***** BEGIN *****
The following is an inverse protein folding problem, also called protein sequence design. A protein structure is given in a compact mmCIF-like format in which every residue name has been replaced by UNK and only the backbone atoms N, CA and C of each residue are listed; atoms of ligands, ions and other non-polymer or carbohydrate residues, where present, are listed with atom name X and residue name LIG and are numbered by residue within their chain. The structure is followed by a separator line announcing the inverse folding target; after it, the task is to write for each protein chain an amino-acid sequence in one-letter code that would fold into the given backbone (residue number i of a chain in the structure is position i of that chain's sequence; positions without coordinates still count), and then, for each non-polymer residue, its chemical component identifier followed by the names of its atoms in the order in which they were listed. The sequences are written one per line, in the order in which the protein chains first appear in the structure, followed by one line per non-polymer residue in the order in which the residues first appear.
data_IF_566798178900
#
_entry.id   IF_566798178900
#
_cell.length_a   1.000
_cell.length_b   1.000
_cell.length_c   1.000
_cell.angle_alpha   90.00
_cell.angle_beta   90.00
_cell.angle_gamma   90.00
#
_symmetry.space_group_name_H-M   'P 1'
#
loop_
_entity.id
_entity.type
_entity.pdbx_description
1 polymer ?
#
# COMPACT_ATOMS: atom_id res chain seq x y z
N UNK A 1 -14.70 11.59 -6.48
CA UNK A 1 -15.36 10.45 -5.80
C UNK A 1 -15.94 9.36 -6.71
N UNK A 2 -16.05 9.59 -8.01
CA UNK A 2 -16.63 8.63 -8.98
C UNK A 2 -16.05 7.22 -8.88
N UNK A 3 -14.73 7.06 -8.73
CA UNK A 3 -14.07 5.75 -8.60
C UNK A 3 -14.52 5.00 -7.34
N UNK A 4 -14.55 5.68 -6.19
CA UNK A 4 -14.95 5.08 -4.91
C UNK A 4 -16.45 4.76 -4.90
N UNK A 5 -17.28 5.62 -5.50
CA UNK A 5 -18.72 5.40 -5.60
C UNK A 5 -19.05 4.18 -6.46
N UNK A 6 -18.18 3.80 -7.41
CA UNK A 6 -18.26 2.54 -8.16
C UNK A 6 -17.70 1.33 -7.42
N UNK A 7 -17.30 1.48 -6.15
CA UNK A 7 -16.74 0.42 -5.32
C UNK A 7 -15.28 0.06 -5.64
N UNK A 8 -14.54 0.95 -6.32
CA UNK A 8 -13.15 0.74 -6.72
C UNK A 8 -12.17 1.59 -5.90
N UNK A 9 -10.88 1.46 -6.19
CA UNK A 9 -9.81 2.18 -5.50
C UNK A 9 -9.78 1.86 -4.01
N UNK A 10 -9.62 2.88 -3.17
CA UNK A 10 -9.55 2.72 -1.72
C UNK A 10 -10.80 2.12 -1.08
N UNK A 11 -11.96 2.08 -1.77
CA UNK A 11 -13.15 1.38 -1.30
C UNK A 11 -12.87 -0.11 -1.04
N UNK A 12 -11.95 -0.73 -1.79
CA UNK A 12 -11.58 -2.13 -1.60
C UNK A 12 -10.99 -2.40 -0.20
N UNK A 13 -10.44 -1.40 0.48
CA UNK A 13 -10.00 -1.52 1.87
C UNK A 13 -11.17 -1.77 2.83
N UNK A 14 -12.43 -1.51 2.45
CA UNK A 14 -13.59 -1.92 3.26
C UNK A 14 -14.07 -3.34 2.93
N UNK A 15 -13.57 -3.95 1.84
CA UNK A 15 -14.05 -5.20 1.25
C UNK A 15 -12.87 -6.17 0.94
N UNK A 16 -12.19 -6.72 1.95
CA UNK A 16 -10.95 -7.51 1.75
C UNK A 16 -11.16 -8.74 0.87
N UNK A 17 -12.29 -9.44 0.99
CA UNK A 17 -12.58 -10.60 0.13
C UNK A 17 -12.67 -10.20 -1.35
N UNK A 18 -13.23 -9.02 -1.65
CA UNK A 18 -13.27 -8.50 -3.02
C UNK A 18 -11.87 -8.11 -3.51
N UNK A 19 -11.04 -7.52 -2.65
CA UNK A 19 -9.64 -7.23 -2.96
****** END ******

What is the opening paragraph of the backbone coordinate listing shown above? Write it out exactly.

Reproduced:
The following is an inverse protein folding problem, also called protein sequence design. A protein structure is given in a compact mmCIF-like format in which every residue name has been replaced by UNK and only the backbone atoms N, CA and C of each residue are listed; atoms of ligands, ions and other non-polymer or carbohydrate residues, where present, are listed with atom name X and residue name LIG and are numbered by residue within their chain. The structure is followed by a separator line announcing the inverse folding target; after it, the task is to write for each protein chain an amino-acid sequence in one-letter code that would fold into the given backbone (residue number i of a chain in the structure is position i of that chain's sequence; positions without coordinates still count), and then, for each non-polymer residue, its chemical component identifier followed by the names of its atoms in the order in which they were listed. The sequences are written one per line, in the order in which the protein chains first appear in the structure, followed by one line per non-polymer residue in the order in which the residues first appear.